Releases

Media coverage

Newsletter

Subscribe to our newsletter

Archive


Sep 1, 2016

Lytix Biopharma will support research in the Pittet Lab, Massachusetts General Hospital and Harvard Medical School, to evaluate whether its drug candidate LTX-315 can convert ‘cold’ tumor tissues into immunologically 'hot', T-cell-rich environments. CD8 T cell infiltration into tumors typically is associated with improved response to therapy and increased overall survival.

Mikael J. Pittet is associate professor at Harvard Medical School, and his research group at Massachusetts General Hospital is focusing on the development of treatment options against cancer based on the immune system. Pittet’s lab is also focusing on the discovery of basic aspects of immune cell dynamics that could establish new paradigms for future translational efforts in cancer.

Pittet’s team shall explore LTX-315’s ability to convert ‘cold’ non-T-cell-inflamed tumors into immunologically ‘hot’ T-cell-rich tumor microenvironments. Treatments that induce CD8 T cell infiltration should improve the efficacy of immune checkpoint blockers and other types of immunotherapies. LTX-315 will be investigated in genetically-engineered mouse tumor models that are inadequately infiltrated by CD8 T cells and resist current therapeutic options, including immune checkpoint blockade treatments.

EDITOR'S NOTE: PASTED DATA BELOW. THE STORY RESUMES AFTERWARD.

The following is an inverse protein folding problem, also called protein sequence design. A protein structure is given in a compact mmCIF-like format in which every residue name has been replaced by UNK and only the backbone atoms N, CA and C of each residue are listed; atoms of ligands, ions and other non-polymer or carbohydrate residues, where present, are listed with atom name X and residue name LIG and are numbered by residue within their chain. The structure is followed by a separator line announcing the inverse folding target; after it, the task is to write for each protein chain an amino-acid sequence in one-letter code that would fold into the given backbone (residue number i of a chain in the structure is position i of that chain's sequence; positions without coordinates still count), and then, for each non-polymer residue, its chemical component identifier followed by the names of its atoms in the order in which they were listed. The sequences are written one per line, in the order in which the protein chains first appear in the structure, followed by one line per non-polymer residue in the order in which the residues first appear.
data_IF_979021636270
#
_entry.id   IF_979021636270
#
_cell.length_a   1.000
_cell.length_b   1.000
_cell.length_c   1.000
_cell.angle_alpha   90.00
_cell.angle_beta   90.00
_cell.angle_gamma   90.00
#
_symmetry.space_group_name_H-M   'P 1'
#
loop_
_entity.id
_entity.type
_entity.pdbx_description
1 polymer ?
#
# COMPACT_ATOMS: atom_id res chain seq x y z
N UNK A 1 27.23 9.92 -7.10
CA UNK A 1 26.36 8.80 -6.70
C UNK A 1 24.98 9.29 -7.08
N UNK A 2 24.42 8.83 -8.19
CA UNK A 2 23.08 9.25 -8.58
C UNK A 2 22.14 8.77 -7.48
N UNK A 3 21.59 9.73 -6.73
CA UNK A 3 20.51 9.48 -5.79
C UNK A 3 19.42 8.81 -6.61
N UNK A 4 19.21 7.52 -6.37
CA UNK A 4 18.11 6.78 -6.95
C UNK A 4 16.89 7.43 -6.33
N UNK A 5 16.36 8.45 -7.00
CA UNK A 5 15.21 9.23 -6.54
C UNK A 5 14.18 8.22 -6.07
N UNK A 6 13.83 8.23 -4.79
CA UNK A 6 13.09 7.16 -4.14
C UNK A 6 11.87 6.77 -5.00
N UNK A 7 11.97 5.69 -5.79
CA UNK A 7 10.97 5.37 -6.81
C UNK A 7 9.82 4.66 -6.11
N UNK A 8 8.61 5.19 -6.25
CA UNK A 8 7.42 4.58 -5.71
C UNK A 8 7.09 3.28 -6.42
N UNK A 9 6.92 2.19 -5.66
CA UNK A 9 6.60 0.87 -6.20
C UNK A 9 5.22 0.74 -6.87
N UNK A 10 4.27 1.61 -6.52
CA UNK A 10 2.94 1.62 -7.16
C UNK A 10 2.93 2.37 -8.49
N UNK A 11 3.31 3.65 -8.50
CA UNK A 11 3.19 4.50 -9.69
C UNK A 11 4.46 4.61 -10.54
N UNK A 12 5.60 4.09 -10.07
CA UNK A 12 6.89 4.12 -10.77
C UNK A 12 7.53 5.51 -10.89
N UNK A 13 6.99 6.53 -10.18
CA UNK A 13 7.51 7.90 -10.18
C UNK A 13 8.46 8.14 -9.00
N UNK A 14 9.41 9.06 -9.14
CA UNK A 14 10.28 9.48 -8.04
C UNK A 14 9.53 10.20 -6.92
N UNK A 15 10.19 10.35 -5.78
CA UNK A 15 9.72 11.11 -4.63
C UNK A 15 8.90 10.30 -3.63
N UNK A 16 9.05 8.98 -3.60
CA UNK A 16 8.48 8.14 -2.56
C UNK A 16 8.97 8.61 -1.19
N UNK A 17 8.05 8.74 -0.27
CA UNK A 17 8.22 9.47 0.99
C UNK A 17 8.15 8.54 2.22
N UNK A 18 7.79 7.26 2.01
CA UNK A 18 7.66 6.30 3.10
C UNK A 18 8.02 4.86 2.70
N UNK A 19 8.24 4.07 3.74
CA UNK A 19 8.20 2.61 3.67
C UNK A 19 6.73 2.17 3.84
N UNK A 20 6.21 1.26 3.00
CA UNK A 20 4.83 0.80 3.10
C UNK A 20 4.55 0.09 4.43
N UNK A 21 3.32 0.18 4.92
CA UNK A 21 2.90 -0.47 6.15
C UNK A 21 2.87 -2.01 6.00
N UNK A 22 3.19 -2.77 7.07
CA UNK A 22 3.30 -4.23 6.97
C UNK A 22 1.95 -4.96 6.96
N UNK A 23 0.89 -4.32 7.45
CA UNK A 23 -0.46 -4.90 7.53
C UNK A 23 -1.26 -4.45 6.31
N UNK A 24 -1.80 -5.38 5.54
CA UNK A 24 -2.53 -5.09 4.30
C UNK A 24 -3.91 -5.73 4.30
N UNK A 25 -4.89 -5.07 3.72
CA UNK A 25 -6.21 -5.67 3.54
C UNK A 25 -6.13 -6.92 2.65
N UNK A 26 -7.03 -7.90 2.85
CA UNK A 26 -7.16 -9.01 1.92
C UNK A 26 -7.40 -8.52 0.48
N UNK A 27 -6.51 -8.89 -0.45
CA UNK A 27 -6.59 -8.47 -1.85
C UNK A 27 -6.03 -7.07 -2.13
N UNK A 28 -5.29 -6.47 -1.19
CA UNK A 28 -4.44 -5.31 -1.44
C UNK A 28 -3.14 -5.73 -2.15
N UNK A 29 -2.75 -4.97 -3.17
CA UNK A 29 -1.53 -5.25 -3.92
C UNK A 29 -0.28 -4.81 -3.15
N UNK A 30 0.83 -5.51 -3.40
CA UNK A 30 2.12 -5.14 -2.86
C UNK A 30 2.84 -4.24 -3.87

LTX-315 is a first in class oncolytic peptide which has potent anti-tumor activity when injected intratumorally. LTX-315 can induce key immunogenic phenotypes in tumor cells, including ATP and HMGB1 release, which should contribute to recruiting CD8 T cells locally.

“We are excited to initiate a scientific collaboration with Mikael Pittet,” says CSO, and professor Øystein Rekdal. “Working with Mikael Pittet gives Lytix an excellent opportunity to further evaluate the potential of LTX-315 to induce a T-cell-inflamed environment in tumor models that are proven to be non-T-cell-inflamed and thereby generate a compelling scientific rationale for combination studies with immune checkpoint inhibitors. Dr. Pittet has established excellent facilities to investigate tumor-specific immune responses, and we look really forward to collaborating with his lab at the most highly ranked university in the world (World Reputation Rankings).”